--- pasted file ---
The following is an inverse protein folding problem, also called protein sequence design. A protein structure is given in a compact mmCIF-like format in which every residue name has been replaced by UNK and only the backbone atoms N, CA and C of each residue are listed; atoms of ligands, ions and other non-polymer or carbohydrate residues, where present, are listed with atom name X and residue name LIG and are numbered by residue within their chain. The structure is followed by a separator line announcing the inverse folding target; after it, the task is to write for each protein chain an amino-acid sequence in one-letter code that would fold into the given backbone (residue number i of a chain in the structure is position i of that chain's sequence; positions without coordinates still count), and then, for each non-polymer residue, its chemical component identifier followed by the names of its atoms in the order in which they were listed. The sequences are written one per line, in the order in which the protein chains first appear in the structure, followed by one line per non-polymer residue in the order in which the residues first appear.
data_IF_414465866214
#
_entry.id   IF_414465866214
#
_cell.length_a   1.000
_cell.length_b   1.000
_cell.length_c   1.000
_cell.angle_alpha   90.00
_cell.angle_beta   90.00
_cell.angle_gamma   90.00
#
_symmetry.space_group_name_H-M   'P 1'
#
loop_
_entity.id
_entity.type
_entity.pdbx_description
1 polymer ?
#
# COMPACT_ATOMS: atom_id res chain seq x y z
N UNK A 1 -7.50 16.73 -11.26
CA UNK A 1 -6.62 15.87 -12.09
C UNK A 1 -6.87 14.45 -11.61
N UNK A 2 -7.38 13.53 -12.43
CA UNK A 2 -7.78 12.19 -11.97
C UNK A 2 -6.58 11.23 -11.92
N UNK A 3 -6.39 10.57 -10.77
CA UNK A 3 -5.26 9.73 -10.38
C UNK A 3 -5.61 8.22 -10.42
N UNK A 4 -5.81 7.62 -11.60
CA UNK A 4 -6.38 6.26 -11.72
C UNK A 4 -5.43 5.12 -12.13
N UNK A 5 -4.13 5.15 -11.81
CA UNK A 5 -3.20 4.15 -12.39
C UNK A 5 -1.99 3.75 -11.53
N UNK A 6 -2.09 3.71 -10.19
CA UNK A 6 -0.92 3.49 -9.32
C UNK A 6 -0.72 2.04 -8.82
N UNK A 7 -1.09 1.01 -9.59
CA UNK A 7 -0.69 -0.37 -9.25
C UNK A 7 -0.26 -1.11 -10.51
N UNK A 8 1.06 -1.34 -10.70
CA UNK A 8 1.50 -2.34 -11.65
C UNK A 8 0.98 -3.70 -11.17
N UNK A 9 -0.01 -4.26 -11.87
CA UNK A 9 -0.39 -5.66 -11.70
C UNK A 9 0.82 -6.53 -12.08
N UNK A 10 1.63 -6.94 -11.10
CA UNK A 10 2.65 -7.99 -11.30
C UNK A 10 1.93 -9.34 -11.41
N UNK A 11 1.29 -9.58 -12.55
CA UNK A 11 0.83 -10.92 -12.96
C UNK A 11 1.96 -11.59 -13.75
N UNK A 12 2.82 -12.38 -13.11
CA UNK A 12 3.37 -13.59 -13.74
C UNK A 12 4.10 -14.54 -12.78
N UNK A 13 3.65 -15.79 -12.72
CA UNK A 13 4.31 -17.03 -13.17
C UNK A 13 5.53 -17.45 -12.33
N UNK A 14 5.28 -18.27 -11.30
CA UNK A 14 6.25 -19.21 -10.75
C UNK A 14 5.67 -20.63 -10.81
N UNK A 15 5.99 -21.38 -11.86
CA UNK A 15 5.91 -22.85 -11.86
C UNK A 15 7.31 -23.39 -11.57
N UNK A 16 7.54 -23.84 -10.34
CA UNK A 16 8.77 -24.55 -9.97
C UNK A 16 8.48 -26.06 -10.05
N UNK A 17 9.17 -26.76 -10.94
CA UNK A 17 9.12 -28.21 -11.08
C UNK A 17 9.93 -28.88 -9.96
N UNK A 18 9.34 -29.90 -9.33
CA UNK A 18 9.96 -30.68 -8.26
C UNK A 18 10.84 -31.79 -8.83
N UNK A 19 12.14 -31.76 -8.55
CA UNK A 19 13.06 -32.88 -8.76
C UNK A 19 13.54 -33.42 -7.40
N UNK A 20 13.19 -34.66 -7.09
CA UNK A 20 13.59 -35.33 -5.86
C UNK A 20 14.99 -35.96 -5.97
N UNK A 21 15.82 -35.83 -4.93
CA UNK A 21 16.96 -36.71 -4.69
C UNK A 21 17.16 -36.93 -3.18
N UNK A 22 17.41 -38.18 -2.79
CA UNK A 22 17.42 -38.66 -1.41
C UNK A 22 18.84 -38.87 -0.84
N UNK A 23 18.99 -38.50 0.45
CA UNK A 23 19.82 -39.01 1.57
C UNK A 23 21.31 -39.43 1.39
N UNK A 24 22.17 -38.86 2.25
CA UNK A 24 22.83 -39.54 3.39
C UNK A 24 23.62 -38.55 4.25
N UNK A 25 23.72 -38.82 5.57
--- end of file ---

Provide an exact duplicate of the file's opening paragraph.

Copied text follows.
The following is an inverse protein folding problem, also called protein sequence design. A protein structure is given in a compact mmCIF-like format in which every residue name has been replaced by UNK and only the backbone atoms N, CA and C of each residue are listed; atoms of ligands, ions and other non-polymer or carbohydrate residues, where present, are listed with atom name X and residue name LIG and are numbered by residue within their chain. The structure is followed by a separator line announcing the inverse folding target; after it, the task is to write for each protein chain an amino-acid sequence in one-letter code that would fold into the given backbone (residue number i of a chain in the structure is position i of that chain's sequence; positions without coordinates still count), and then, for each non-polymer residue, its chemical component identifier followed by the names of its atoms in the order in which they were listed. The sequences are written one per line, in the order in which the protein chains first appear in the structure, followed by one line per non-polymer residue in the order in which the residues first appear.